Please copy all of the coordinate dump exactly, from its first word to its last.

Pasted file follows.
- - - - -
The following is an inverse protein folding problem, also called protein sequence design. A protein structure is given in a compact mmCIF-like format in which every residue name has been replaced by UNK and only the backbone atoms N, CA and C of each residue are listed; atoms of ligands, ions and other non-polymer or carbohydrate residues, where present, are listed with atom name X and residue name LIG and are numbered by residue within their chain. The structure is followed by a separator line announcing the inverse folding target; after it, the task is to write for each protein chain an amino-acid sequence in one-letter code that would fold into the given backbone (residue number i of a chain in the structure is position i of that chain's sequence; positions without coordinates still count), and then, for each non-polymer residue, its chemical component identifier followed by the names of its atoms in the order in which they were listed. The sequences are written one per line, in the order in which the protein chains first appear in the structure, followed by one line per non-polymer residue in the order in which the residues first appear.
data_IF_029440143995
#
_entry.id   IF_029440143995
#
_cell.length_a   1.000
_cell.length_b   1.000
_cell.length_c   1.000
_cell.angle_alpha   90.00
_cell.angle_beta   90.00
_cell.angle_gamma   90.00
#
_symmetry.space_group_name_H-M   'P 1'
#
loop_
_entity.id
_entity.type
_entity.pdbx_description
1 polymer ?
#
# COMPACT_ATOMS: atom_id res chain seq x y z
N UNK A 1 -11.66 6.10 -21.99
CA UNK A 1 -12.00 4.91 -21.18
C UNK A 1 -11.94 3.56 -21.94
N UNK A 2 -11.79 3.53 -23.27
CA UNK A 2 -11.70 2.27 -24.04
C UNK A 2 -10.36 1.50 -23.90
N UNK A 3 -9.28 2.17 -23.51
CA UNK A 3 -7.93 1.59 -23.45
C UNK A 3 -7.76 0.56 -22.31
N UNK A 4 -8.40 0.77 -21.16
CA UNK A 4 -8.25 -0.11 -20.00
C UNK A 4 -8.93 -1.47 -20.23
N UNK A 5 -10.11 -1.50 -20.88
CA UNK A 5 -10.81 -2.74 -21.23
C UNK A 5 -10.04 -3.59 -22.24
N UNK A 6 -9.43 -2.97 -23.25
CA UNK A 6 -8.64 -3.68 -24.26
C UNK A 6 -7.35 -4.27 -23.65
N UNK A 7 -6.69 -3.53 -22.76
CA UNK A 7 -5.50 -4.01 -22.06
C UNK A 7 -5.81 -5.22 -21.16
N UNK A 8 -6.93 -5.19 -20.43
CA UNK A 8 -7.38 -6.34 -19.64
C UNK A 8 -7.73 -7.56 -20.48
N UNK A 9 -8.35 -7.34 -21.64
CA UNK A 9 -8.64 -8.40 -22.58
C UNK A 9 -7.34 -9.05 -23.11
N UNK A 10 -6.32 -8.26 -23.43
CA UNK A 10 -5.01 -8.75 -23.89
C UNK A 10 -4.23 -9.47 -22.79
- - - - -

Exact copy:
The following is an inverse protein folding problem, also called protein sequence design. A protein structure is given in a compact mmCIF-like format in which every residue name has been replaced by UNK and only the backbone atoms N, CA and C of each residue are listed; atoms of ligands, ions and other non-polymer or carbohydrate residues, where present, are listed with atom name X and residue name LIG and are numbered by residue within their chain. The structure is followed by a separator line announcing the inverse folding target; after it, the task is to write for each protein chain an amino-acid sequence in one-letter code that would fold into the given backbone (residue number i of a chain in the structure is position i of that chain's sequence; positions without coordinates still count), and then, for each non-polymer residue, its chemical component identifier followed by the names of its atoms in the order in which they were listed. The sequences are written one per line, in the order in which the protein chains first appear in the structure, followed by one line per non-polymer residue in the order in which the residues first appear.
data_IF_029440143995
#
_entry.id   IF_029440143995
#
_cell.length_a   1.000
_cell.length_b   1.000
_cell.length_c   1.000
_cell.angle_alpha   90.00
_cell.angle_beta   90.00
_cell.angle_gamma   90.00
#
_symmetry.space_group_name_H-M   'P 1'
#
loop_
_entity.id
_entity.type
_entity.pdbx_description
1 polymer ?
#
# COMPACT_ATOMS: atom_id res chain seq x y z
N UNK A 1 -11.66 6.10 -21.99
CA UNK A 1 -12.00 4.91 -21.18
C UNK A 1 -11.94 3.56 -21.94
N UNK A 2 -11.79 3.53 -23.27
CA UNK A 2 -11.70 2.27 -24.04
C UNK A 2 -10.36 1.50 -23.90
N UNK A 3 -9.28 2.17 -23.51
CA UNK A 3 -7.93 1.59 -23.45
C UNK A 3 -7.76 0.56 -22.31
N UNK A 4 -8.40 0.77 -21.16
CA UNK A 4 -8.25 -0.11 -20.00
C UNK A 4 -8.93 -1.47 -20.23
N UNK A 5 -10.11 -1.50 -20.88
CA UNK A 5 -10.81 -2.74 -21.23
C UNK A 5 -10.04 -3.59 -22.24
N UNK A 6 -9.43 -2.97 -23.25
CA UNK A 6 -8.64 -3.68 -24.26
C UNK A 6 -7.35 -4.27 -23.65
N UNK A 7 -6.69 -3.53 -22.76
CA UNK A 7 -5.50 -4.01 -22.06
C UNK A 7 -5.81 -5.22 -21.16
N UNK A 8 -6.93 -5.19 -20.43
CA UNK A 8 -7.38 -6.34 -19.64
C UNK A 8 -7.73 -7.56 -20.48
N UNK A 9 -8.35 -7.34 -21.64
CA UNK A 9 -8.64 -8.40 -22.58
C UNK A 9 -7.34 -9.05 -23.11
N UNK A 10 -6.32 -8.26 -23.43
CA UNK A 10 -5.01 -8.75 -23.89
C UNK A 10 -4.23 -9.47 -22.79